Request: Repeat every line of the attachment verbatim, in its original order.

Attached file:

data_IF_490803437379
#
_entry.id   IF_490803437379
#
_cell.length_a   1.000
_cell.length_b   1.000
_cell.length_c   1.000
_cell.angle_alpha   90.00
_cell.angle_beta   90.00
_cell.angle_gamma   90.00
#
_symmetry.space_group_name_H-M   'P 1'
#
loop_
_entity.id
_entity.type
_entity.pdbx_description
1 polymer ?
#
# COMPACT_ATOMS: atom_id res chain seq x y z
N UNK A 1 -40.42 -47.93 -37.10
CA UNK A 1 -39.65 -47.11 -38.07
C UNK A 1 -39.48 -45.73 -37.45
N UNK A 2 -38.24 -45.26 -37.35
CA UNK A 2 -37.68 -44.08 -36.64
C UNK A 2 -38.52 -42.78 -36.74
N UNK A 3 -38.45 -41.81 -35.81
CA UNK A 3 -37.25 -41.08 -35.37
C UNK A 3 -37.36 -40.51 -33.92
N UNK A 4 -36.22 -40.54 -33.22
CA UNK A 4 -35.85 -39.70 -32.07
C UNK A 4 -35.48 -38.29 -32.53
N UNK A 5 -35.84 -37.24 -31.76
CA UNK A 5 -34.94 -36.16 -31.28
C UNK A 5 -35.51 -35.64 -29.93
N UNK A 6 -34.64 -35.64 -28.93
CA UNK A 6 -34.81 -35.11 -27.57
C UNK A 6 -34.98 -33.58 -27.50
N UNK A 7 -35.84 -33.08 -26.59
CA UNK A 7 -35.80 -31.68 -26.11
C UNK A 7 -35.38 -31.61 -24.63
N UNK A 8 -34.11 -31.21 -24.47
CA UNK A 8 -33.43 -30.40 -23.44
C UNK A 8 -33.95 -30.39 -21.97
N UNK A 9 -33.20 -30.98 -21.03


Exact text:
data_IF_490803437379
#
_entry.id   IF_490803437379
#
_cell.length_a   1.000
_cell.length_b   1.000
_cell.length_c   1.000
_cell.angle_alpha   90.00
_cell.angle_beta   90.00
_cell.angle_gamma   90.00
#
_symmetry.space_group_name_H-M   'P 1'
#
loop_
_entity.id
_entity.type
_entity.pdbx_description
1 polymer ?
#
# COMPACT_ATOMS: atom_id res chain seq x y z
N UNK A 1 -40.42 -47.93 -37.10
CA UNK A 1 -39.65 -47.11 -38.07
C UNK A 1 -39.48 -45.73 -37.45
N UNK A 2 -38.24 -45.26 -37.35
CA UNK A 2 -37.68 -44.08 -36.64
C UNK A 2 -38.52 -42.78 -36.74
N UNK A 3 -38.45 -41.81 -35.81
CA UNK A 3 -37.25 -41.08 -35.37
C UNK A 3 -37.36 -40.51 -33.92
N UNK A 4 -36.22 -40.54 -33.22
CA UNK A 4 -35.85 -39.70 -32.07
C UNK A 4 -35.48 -38.29 -32.53
N UNK A 5 -35.84 -37.24 -31.76
CA UNK A 5 -34.94 -36.16 -31.28
C UNK A 5 -35.51 -35.64 -29.93
N UNK A 6 -34.64 -35.64 -28.93
CA UNK A 6 -34.81 -35.11 -27.57
C UNK A 6 -34.98 -33.58 -27.50
N UNK A 7 -35.84 -33.08 -26.59
CA UNK A 7 -35.80 -31.68 -26.11
C UNK A 7 -35.38 -31.61 -24.63
N UNK A 8 -34.11 -31.21 -24.47
CA UNK A 8 -33.43 -30.40 -23.44
C UNK A 8 -33.95 -30.39 -21.97
N UNK A 9 -33.20 -30.98 -21.03